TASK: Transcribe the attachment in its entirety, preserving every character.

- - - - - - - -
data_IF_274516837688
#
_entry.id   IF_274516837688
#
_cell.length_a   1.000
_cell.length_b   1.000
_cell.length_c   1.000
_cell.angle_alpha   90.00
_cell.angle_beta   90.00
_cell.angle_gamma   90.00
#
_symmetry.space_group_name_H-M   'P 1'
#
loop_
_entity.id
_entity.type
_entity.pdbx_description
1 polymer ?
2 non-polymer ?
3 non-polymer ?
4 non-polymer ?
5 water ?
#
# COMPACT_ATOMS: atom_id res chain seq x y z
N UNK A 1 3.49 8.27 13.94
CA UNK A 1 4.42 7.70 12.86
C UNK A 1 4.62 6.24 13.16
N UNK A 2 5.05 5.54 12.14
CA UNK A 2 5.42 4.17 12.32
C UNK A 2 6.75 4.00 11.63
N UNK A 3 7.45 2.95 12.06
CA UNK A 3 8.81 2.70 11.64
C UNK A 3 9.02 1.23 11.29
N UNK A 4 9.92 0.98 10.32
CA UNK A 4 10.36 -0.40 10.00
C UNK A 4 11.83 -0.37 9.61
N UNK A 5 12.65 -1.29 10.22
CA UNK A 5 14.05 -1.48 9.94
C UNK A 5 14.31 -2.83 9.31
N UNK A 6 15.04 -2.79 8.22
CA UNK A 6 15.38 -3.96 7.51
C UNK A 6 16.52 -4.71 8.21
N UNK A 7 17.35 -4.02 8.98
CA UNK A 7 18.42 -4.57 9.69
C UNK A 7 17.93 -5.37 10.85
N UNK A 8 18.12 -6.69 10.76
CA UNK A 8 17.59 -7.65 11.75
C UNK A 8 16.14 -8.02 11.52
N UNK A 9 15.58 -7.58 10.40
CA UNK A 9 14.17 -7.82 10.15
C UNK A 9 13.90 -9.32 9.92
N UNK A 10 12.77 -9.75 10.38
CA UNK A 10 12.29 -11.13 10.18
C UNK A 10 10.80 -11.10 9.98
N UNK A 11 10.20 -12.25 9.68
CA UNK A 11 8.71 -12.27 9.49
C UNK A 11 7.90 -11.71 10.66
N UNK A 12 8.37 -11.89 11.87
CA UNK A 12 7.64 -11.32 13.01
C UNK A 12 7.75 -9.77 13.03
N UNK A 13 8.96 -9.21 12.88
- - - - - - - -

data_IF_274516837688
#
_entry.id   IF_274516837688
#
_cell.length_a   1.000
_cell.length_b   1.000
_cell.length_c   1.000
_cell.angle_alpha   90.00
_cell.angle_beta   90.00
_cell.angle_gamma   90.00
#
_symmetry.space_group_name_H-M   'P 1'
#
loop_
_entity.id
_entity.type
_entity.pdbx_description
1 polymer ?
2 non-polymer ?
3 non-polymer ?
4 non-polymer ?
5 water ?
#
# COMPACT_ATOMS: atom_id res chain seq x y z
N UNK A 1 3.49 8.27 13.94
CA UNK A 1 4.42 7.70 12.86
C UNK A 1 4.62 6.24 13.16
N UNK A 2 5.05 5.54 12.14
CA UNK A 2 5.42 4.17 12.32
C UNK A 2 6.75 4.00 11.63
N UNK A 3 7.45 2.95 12.06
CA UNK A 3 8.81 2.70 11.64
C UNK A 3 9.02 1.23 11.29
N UNK A 4 9.92 0.98 10.32
CA UNK A 4 10.36 -0.40 10.00
C UNK A 4 11.83 -0.37 9.61
N UNK A 5 12.65 -1.29 10.22
CA UNK A 5 14.05 -1.48 9.94
C UNK A 5 14.31 -2.83 9.31
N UNK A 6 15.04 -2.79 8.22
CA UNK A 6 15.38 -3.96 7.51
C UNK A 6 16.52 -4.71 8.21
N UNK A 7 17.35 -4.02 8.98
CA UNK A 7 18.42 -4.57 9.69
C UNK A 7 17.93 -5.37 10.85
N UNK A 8 18.12 -6.69 10.76
CA UNK A 8 17.59 -7.65 11.75
C UNK A 8 16.14 -8.02 11.52
N UNK A 9 15.58 -7.58 10.40
CA UNK A 9 14.17 -7.82 10.15
C UNK A 9 13.90 -9.32 9.92
N UNK A 10 12.77 -9.75 10.38
CA UNK A 10 12.29 -11.13 10.18
C UNK A 10 10.80 -11.10 9.98
N UNK A 11 10.20 -12.25 9.68
CA UNK A 11 8.71 -12.27 9.49
C UNK A 11 7.90 -11.71 10.66
N UNK A 12 8.37 -11.89 11.87
CA UNK A 12 7.64 -11.32 13.01
C UNK A 12 7.75 -9.77 13.03
N UNK A 13 8.96 -9.21 12.88